In Search of Noble Men
Copyrighted by Lorna Tedder. Originally published in Third Degree Ebb and Flow.
I don’t know if it’s my hopeless romanticism or if I simply have an old-fashioned streak, but honor, integrity, and nobility are important to me. And I’m discouragedthat it’s something I have to look for—actively—in people I encounter in my every day world.
I’ve often been told that my standards are too high. My ex once told me that when it came to issues of integrity, that I was over-the-top and incredibly obstinate, though the work-related issue we were discussing was very black-and-white to me. I’ve been in situations over the years where I went home from work not knowing if I’d have to resign the next day because I couldn’t do what I’d been ordered to do and wondering if my temporary lack of income would cost us our home. Fortunately, standing my ground meant they found some other poor schmuck to sign off on what I wouldn’t. Sometimes those poor schmucks got promoted over me and sometimes they got kicked out once they’d done what was required of them.
One thing that makes me so terribly sad is the repeatedly reinforced idea that men can’t be noble in their personal lives. (And for the record, I’ve seen enough clingy, manipulative, and irresponsible behavior in women around me to understand why men think there’s no such thing as a woman who can stand on her own and doesn’t have ulterior motives in offering up her love.) In the past two years, I’ve had so many women in my arena tell me again and again and again how dishonest and dishonorable men are and how I can’t expect any better. I’m so often told that no man can be faithful and if he’s out of my sight for a couple of days, well, he just won’t be able to help himself. I’m told that it’s impossible for a man to be celibate for any length of time.
When I point out that I am celibate and have been for a long time, I’m told that yeah, but it’s not as difficult for a woman. Others have told me that I’m in the top 2% who believe as I do in regard to honor, compassion, and relationship dynamics. If so, I’d like to think there aremen who are in the top 2% with me. I just hate that constant reinforcement of distrust and really want to believe that not every man in the world is out whoring every night. When I tell myself that my wish might actually be a reality, then I have to wonder what’s happened to all the women who tell me I’m wrong. Then again, I also deal with tons of men who tell me their wives don’t understand them, that their wives lack the passion they want from me, that they want something no-strings with me, that they want to be a “pleasure point” in my life (still laughing over that one), that life’s too short not to sleep with as many women (and men) as they can while they still can. Seems to be a very vocal majority, and I’m hoping that the silent minority are indeed noble men.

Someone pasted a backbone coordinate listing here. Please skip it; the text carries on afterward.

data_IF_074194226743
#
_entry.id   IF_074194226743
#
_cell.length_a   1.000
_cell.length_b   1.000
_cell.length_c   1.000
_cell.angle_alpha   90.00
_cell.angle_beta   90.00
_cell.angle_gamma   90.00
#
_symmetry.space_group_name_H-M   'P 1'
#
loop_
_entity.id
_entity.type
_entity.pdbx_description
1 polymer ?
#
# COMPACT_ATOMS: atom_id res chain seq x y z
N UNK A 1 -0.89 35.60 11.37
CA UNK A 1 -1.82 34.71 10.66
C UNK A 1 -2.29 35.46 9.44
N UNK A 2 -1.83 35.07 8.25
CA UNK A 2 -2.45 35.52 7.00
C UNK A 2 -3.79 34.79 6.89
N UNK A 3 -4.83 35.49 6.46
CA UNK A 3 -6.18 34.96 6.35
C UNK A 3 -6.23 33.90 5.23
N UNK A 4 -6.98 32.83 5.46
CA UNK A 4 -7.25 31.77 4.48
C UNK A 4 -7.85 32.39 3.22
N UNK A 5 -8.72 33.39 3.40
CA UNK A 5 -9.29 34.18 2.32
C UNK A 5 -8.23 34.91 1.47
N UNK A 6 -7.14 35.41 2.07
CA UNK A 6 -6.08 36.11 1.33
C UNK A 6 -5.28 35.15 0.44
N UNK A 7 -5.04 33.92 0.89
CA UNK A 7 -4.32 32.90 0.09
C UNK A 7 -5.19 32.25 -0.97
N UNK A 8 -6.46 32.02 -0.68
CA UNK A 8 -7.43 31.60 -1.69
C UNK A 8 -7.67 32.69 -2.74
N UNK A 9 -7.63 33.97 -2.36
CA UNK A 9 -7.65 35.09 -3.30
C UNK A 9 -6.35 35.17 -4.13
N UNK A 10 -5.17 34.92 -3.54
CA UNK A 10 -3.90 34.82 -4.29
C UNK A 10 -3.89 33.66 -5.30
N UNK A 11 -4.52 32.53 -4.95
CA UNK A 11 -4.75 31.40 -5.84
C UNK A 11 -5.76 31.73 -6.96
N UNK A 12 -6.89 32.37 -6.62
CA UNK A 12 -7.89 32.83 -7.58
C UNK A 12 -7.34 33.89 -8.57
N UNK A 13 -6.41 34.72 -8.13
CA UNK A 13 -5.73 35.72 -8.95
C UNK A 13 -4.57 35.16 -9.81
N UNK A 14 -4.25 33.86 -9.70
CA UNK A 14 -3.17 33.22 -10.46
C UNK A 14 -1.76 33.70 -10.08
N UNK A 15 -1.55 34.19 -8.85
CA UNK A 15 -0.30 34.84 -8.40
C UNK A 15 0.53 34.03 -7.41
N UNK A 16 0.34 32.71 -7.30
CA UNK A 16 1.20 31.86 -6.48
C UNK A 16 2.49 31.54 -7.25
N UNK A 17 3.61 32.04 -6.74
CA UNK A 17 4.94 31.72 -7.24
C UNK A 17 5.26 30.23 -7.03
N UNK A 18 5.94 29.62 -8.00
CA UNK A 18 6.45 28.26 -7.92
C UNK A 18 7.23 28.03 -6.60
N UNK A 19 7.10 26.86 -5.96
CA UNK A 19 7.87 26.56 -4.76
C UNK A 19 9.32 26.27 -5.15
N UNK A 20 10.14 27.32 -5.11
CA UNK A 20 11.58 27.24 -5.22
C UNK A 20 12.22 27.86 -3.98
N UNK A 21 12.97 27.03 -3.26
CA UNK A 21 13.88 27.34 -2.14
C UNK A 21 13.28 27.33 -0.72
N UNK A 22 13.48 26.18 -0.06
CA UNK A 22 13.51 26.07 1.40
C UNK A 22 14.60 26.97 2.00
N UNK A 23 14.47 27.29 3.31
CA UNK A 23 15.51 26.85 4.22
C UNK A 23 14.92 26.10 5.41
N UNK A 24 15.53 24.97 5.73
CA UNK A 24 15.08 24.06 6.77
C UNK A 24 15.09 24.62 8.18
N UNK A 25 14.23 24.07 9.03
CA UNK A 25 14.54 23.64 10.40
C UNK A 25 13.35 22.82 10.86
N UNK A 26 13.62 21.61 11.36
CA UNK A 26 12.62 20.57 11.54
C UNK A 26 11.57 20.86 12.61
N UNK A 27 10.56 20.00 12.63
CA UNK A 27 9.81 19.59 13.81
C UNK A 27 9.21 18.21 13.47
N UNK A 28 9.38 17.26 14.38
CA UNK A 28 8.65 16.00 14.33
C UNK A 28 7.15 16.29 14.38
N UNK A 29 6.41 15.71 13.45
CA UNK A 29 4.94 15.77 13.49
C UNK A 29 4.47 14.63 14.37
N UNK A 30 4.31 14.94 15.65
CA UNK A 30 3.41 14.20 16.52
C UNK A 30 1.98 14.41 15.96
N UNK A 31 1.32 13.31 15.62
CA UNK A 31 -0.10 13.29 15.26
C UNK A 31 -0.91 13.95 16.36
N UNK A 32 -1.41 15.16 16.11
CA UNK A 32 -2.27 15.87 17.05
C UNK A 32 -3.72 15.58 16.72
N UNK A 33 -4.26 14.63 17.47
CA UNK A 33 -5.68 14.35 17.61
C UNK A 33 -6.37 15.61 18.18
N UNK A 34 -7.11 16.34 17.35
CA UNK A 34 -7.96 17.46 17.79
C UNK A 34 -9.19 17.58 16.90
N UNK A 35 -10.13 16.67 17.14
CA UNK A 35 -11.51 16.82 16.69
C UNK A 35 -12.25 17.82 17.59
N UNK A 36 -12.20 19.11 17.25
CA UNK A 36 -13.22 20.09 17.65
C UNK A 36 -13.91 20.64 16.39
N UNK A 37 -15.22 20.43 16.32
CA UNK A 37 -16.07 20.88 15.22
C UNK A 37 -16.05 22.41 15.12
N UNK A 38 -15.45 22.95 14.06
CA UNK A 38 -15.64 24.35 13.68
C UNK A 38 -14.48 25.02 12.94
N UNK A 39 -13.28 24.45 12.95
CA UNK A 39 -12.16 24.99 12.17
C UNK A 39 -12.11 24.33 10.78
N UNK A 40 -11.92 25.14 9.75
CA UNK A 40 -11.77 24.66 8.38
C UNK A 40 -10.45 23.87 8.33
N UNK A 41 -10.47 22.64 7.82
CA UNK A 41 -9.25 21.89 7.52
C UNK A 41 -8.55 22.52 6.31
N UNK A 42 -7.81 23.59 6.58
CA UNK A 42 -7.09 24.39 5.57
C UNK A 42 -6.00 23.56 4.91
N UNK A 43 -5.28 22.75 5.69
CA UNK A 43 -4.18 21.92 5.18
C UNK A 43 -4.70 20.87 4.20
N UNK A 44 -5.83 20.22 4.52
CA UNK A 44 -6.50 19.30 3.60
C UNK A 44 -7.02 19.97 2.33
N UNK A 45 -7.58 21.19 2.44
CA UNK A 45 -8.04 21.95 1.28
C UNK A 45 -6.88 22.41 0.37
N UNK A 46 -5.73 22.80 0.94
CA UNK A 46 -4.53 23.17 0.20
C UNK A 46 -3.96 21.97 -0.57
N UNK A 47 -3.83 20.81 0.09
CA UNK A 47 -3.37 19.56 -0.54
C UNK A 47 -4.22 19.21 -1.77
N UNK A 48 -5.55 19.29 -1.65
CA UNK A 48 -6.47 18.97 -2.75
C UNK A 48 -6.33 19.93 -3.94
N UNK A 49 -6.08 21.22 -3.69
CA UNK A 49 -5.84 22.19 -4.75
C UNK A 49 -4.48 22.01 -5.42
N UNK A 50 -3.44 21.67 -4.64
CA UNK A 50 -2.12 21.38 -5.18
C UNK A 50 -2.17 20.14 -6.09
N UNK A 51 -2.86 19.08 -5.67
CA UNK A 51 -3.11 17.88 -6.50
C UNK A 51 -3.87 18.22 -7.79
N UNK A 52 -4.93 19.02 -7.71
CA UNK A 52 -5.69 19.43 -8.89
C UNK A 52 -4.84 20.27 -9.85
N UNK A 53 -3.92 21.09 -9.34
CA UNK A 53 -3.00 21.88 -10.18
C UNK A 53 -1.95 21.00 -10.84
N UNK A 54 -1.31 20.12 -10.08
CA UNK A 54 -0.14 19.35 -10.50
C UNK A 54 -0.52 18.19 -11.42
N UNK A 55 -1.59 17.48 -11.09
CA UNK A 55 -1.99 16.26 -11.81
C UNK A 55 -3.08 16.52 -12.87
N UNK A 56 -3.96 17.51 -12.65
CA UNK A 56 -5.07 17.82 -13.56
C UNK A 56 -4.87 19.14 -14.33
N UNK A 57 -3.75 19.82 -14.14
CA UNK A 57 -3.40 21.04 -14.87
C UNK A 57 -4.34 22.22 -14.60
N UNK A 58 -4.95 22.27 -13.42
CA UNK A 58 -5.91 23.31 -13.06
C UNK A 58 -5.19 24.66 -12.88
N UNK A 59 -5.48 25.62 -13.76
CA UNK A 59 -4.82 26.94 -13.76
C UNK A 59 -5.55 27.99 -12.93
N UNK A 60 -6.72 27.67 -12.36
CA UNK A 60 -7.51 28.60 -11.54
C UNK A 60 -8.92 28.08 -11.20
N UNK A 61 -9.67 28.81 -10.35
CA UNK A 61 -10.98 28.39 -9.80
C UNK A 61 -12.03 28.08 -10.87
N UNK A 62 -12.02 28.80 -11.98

It’s been somewhat easier in the past two years to find honor in the professional arena. I can name at least two examples, though I can name dozens more who’ve told me they have “no choice” but to sign off on something unethical because they really need a promotion or an award or they just don’t want to fight it. It’s like the cases in the news recently of student journalists being censored and the teacher who willingly agrees to censor because freedom of speech and freedom of the press aren’t worth losing her job for. Gee, you mean principles are more than just resume fodder?
But I am heartened by the two examples I’ve found. Heartened and disheartened.
In one case, a man walked out of a six-figure job over an ethical issue. No replacement salary on the horizon. Major financial, legal, and life disruptions.
In the second case, a man refused to hide the truth from his customer, and though he wasn’t fired, he faced constant pressure from his colleagues to be a team player and cave in. My guess is that he will never, in spite of his great track record, be promoted.
These aren’t the kinds of cases that make “60 Minutes” or the front page of the local papers. Both cases of men doing the right thing, having integrity, acting with honor, being noble. At great personal cost. Neither case was celebrated. Both were buried. Why?
The first man worked for a large regional corporation.
To celebrate his sense of ethics would have meant public recognition of the corporation’s lack of ethics—and that’s not good for business.
The second man never expected anyone out his organization to know what had happened, but someone who admired him brought it to my attention when I had a chance to get some nice recognition for people doing “the right thing.” Of course, “the right thing” is a nice ideal, but public acknowledgment of his integrity would have meant public acknowledgement of the lack of integrity among his colleagues and their attempts to cover up the truth. I was told no, it would make someone else look bad if we gave the guy kudos for doing what the right thing. Thus, his noble actions were swept under the rug of politics.
So maybe there ‘s more integrity, honor, and nobility out there than we see. Maybe it’s just obscured by all the people who don’t have it.